A clinical review published in The Journal of the American Osteopathic Association advises physicians to err on the side of caution when diagnosing foot and ankle injuries, as misdiagnosis can lead to poor long-term outcomes such as arthritis and disability.

The review outlines subtleties that complicate identification and treatment of six common foot and ankle injuries: snowboarder’s fracture (lateral talar process fractures), os trigonum injuries, Lisfranc injuries, turf toe, navicular stress fractures, and syndesmotic injuries.

In the review, the authors suggest that clinicians be suspicious and obtain additional imaging or a second opinion from an orthopedic surgeon to confirm the initial diagnosis.

“These types of trauma are a clinically significant source of morbidity and long-term disability among patients, not just those who are elite athletes. In many cases, the clinical symptoms are vague and tough to detect with standard imaging,” says lead author Jessica Reissig, DO, of the Department of Orthopedics at Plainview Hospital in New York, in a media release from the American Osteopathic Association.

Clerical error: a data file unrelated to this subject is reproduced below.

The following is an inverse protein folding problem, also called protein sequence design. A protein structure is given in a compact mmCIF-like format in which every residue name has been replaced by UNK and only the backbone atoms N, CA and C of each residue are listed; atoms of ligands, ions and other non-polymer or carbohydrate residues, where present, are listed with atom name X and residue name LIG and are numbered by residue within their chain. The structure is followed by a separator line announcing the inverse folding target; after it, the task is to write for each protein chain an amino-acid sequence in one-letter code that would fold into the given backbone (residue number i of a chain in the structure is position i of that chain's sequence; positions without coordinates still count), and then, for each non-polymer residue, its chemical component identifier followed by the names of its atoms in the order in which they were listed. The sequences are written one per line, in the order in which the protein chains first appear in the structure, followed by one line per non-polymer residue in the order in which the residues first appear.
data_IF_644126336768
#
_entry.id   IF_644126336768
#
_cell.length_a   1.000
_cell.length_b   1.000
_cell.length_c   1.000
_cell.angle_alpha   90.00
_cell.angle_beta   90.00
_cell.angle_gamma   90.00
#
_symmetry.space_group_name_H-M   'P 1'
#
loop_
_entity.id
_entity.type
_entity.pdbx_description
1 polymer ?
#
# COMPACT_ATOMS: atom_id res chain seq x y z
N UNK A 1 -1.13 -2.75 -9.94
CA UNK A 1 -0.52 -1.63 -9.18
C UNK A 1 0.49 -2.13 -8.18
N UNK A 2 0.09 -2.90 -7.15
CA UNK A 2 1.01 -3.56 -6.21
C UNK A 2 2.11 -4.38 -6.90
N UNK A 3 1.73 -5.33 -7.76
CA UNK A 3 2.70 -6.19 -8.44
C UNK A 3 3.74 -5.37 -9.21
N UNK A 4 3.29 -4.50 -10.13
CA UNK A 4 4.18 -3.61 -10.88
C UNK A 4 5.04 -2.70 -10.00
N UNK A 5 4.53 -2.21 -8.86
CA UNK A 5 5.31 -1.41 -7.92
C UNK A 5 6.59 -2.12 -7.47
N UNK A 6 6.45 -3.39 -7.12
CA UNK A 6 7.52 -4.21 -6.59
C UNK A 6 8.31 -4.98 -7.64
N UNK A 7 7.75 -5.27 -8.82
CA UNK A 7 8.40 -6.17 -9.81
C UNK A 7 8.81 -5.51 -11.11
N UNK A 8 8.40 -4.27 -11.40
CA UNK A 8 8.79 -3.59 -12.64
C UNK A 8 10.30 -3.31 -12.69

Untreated snowboarder’s fractures, Lisfranc injuries, and turf toe have a high correlation to future arthritis, as well as the potential for severe pain and disability years after the injury. Improper treatment of other foot and ankle traumas can result in compensation injuries and other issues including tendinitis and recurrent ankle sprains, Reissig notes in the release.

“As an osteopathic physician, I view treatment of foot and ankle injuries as acute and preventative care because a mismanaged injury leads to so many future problems for patients,” she adds.

[Source(s): American Osteopathic Association, PR Newswire